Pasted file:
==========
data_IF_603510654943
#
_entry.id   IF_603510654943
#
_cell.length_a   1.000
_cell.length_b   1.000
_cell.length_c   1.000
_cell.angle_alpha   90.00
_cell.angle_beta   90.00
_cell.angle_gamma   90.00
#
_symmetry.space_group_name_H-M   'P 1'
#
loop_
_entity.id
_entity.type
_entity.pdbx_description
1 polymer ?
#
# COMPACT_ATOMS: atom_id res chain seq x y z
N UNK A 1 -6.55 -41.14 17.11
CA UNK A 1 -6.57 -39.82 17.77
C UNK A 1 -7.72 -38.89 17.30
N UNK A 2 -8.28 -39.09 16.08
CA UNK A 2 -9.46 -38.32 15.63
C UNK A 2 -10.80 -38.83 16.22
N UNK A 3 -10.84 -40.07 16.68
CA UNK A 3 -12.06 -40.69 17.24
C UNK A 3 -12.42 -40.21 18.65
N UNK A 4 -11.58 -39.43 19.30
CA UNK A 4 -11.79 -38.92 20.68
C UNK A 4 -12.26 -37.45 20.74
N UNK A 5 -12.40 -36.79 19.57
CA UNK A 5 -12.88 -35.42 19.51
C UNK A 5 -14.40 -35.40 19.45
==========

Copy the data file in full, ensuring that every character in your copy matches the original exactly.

data_IF_603510654943
#
_entry.id   IF_603510654943
#
_cell.length_a   1.000
_cell.length_b   1.000
_cell.length_c   1.000
_cell.angle_alpha   90.00
_cell.angle_beta   90.00
_cell.angle_gamma   90.00
#
_symmetry.space_group_name_H-M   'P 1'
#
loop_
_entity.id
_entity.type
_entity.pdbx_description
1 polymer ?
#
# COMPACT_ATOMS: atom_id res chain seq x y z
N UNK A 1 -6.55 -41.14 17.11
CA UNK A 1 -6.57 -39.82 17.77
C UNK A 1 -7.72 -38.89 17.30
N UNK A 2 -8.28 -39.09 16.08
CA UNK A 2 -9.46 -38.32 15.63
C UNK A 2 -10.80 -38.83 16.22
N UNK A 3 -10.84 -40.07 16.68
CA UNK A 3 -12.06 -40.69 17.24
C UNK A 3 -12.42 -40.21 18.65
N UNK A 4 -11.58 -39.43 19.30
CA UNK A 4 -11.79 -38.92 20.68
C UNK A 4 -12.26 -37.45 20.74
N UNK A 5 -12.40 -36.79 19.57
CA UNK A 5 -12.88 -35.42 19.51
C UNK A 5 -14.40 -35.40 19.45